McHaffie: MCU lesson 156 / Small edges

Note: Not at the old Poker1 site. A version of this entry was first published in Poker Player newspaper in 2009.

This is part of a series by Diane McHaffie. She wasn’t a poker player when she began writing this series. These entries chronicle the lessons given to her personally by Mike Caro. Included in her remarkable  poker-learning odyssey are additional comments, tips, and observations from Mike Caro.

Diane McHaffie index.

Diane McHaffie is Director of Operations at Mike Caro University of Poker, Gaming, and Life Strategy. She has traveled the world coordinating events and seminars in the interest of honest poker. You can write her online at

Diane McHaffie

Lessons from MCU

— With bonus content by Mike Caro (pending) —

Lesson 156: Small edges

Small edges can be beneficial to you and are more frequent than larger ones. On an hourly basis, they can render the most profit. When Mike states that “30 small $1 edges are worth more than two large $10 edges,” he is, of course, just pointing out the obvious.

How do you go about acquiring small edges? Well, Mike has a tendency to play “out of position” many times because he has observed his opponents and determined who behind him is likely to possess the weaker or stronger hands.

No threat

For instance, if you detect the second player to your left concentrating on his chips, then you should interpret that as meaning the player is probably trying to deceive you and holds a lousy hand. Usually rule him out as a threat. Suppose the player next to you reaches slightly toward his chips? Well, he probably has a doubtful hand and he’s merely trying to intimidate you into thinking he’s going to bet.

Maybe you notice a player behind you staring wistfully at his cards. That is an indication that the player is pretending to be interested in his pitiful hand. You have nothing to fear.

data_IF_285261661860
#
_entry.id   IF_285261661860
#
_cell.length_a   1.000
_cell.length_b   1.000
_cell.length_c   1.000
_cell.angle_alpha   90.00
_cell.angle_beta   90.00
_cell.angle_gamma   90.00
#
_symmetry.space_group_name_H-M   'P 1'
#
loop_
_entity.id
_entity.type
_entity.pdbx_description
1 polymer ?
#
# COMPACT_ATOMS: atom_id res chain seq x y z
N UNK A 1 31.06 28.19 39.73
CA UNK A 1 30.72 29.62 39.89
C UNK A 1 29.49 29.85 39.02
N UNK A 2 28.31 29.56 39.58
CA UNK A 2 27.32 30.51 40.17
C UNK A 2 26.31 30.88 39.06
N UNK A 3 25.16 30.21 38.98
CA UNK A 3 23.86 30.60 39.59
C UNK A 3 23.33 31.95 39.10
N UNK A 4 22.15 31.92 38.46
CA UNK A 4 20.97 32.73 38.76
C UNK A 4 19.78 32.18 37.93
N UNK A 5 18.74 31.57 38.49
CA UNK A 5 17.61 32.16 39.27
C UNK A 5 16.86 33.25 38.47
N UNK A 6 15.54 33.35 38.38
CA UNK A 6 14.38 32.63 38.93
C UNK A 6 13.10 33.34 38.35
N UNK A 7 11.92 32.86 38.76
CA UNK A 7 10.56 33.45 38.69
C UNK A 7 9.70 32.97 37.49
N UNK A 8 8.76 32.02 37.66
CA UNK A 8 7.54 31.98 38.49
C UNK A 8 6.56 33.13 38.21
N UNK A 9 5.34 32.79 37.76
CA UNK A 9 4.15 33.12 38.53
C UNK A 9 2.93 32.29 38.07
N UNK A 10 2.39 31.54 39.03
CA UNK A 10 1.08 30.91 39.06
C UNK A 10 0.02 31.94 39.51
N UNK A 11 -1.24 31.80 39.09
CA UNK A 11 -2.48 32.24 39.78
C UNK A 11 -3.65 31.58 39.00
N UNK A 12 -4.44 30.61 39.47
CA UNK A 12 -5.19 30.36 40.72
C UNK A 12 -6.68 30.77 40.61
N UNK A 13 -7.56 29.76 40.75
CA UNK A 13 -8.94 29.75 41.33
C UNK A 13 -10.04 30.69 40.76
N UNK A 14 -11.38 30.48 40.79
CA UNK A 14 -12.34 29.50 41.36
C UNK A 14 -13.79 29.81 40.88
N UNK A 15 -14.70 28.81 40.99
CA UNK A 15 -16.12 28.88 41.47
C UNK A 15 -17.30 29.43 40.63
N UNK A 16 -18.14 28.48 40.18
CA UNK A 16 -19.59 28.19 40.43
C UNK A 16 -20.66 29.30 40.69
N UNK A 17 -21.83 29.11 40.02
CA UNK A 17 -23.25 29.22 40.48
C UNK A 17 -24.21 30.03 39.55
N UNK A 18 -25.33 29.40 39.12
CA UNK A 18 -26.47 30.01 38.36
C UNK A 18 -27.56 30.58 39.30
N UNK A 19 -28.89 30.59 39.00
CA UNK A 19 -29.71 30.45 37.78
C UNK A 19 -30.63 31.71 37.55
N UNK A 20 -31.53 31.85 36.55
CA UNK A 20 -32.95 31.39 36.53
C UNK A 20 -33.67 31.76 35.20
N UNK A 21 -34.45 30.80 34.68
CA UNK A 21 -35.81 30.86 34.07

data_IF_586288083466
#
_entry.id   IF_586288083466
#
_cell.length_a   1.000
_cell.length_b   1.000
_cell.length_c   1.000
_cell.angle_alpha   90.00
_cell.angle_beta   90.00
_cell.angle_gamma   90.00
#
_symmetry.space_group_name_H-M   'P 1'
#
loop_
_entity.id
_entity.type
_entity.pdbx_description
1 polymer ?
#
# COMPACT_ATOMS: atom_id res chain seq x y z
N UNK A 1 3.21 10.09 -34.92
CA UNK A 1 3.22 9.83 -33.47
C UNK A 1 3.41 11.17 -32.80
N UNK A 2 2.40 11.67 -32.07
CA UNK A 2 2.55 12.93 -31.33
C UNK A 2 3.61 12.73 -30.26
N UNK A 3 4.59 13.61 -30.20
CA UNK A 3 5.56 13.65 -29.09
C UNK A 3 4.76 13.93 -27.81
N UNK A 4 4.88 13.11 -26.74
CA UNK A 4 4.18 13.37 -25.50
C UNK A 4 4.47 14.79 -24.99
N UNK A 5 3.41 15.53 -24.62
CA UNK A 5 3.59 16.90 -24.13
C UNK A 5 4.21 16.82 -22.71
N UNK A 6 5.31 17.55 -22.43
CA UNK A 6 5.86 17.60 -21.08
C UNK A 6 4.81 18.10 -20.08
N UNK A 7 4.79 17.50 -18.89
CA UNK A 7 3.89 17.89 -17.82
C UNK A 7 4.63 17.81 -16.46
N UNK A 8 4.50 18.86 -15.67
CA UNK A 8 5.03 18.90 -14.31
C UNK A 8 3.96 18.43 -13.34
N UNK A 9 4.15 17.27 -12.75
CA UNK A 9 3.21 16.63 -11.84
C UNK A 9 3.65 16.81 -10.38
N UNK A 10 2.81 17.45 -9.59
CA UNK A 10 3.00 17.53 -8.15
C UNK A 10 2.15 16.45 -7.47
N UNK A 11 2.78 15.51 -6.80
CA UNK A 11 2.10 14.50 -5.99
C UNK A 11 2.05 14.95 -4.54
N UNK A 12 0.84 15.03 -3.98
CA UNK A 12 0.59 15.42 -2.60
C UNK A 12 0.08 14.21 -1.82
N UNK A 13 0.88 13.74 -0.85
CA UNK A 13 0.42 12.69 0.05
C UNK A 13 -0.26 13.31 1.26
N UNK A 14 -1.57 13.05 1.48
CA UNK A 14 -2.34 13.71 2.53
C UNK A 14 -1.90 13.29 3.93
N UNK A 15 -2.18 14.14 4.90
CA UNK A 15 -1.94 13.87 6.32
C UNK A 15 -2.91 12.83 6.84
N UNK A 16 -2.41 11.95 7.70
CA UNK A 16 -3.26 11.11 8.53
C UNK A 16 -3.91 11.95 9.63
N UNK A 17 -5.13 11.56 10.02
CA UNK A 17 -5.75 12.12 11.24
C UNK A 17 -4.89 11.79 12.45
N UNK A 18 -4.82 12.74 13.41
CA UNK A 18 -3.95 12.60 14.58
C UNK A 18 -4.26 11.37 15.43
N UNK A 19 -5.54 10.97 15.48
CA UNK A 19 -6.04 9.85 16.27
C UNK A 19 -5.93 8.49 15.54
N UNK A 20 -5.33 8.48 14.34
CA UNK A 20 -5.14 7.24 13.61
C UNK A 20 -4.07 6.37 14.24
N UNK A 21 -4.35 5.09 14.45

So you see, by establishing that one or more players behind you are not going to be a danger, this moves your position up, allowing you to play hands you would have folded otherwise — an edge that can frequently result in a small profit to you.


Tells that you should be aware of that can put your cards in peril, which Mike refers to as “anti-edges,” would be:

  • If an opponent is pointedly gazing away from you.
  • If a player is unusually silent.
  • If a player does not check his cards to reaffirm what he’s holding.


Often players think that when their chip stacks are dwindling they need to rebuy in order to have plenty of money to do battle in the blinds. It’s often better to rebuy after you have been in the blinds. Having a small chip pile can actually work to your advantage when going all-in. This allows you to possibly win a pot with a hand you would have been forced to fold had you purchased more chips. Of course, it’s also true that if you have a towering stack of chips, you will have a more commanding presence at the table.

The call

Provoking a call can give you an added edge. Players come to the casino to participate; therefore they have the urge to call. So, you want an opponent to call? Cough, hum, pop your bubble gum, take a sip of your soda, or shift in your chair. They are now suspicious, which could very well result in a call.

If an opponent just made an emphatic bet, knocking his chips over in the process, and neglected to straighten them, it’s likely that he has a strong hand. This can prove profitable to you, by sometimes allowing you to fold a hand you would have called with prior to your surveillance.

Lucky seat

If you’re participating in a game where you find yourself suddenly losing chips, you might change seats as soon as an opportunity presents itself. Then announce that you’re in a lucky seat. Even though you aren’t superstitious, your opponents might be and it could change their image of you from loser to someone to be feared.

When bluffing, do not hesitate! You’re ruined if you do. Your opponents are going to see your hesitation as insecurity, become suspicious, and call more frequently. Now, if your goal is to produce a call, then faltering might achieve that goal.


Mike encourages his students to chase the small edges. Over time, these edges can bring a tidy profit to you. But, don’t allow imaginary small edges to overshadow your better judgment, resulting in too frequent calling and wild play.

Small advantages spell success in life and poker in a variety of ways. It’s up to you to identify them.  — DM

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